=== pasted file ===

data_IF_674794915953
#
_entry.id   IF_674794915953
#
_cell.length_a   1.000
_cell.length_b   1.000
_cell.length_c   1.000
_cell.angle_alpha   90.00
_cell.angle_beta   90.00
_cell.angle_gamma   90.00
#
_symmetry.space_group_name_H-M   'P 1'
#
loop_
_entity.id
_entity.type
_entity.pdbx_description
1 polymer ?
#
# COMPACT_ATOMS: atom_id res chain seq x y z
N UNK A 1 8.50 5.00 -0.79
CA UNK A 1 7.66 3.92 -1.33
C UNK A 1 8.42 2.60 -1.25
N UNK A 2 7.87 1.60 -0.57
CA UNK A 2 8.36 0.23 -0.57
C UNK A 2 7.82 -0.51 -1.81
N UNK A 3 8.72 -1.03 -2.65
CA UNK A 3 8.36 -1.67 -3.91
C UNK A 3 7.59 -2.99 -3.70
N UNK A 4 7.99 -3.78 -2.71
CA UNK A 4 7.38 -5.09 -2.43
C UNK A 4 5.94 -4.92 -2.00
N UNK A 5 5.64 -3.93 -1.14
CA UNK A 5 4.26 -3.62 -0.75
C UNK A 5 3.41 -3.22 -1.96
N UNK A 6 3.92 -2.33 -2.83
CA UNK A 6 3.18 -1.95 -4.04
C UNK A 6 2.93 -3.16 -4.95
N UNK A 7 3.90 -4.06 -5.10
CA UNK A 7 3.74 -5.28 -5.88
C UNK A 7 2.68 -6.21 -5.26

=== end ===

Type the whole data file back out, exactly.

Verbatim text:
data_IF_674794915953
#
_entry.id   IF_674794915953
#
_cell.length_a   1.000
_cell.length_b   1.000
_cell.length_c   1.000
_cell.angle_alpha   90.00
_cell.angle_beta   90.00
_cell.angle_gamma   90.00
#
_symmetry.space_group_name_H-M   'P 1'
#
loop_
_entity.id
_entity.type
_entity.pdbx_description
1 polymer ?
#
# COMPACT_ATOMS: atom_id res chain seq x y z
N UNK A 1 8.50 5.00 -0.79
CA UNK A 1 7.66 3.92 -1.33
C UNK A 1 8.42 2.60 -1.25
N UNK A 2 7.87 1.60 -0.57
CA UNK A 2 8.36 0.23 -0.57
C UNK A 2 7.82 -0.51 -1.81
N UNK A 3 8.72 -1.03 -2.65
CA UNK A 3 8.36 -1.67 -3.91
C UNK A 3 7.59 -2.99 -3.70
N UNK A 4 7.99 -3.78 -2.71
CA UNK A 4 7.38 -5.09 -2.43
C UNK A 4 5.94 -4.92 -2.00
N UNK A 5 5.64 -3.93 -1.14
CA UNK A 5 4.26 -3.62 -0.75
C UNK A 5 3.41 -3.22 -1.96
N UNK A 6 3.92 -2.33 -2.83
CA UNK A 6 3.18 -1.95 -4.04
C UNK A 6 2.93 -3.16 -4.95
N UNK A 7 3.90 -4.06 -5.10
CA UNK A 7 3.74 -5.28 -5.88
C UNK A 7 2.68 -6.21 -5.26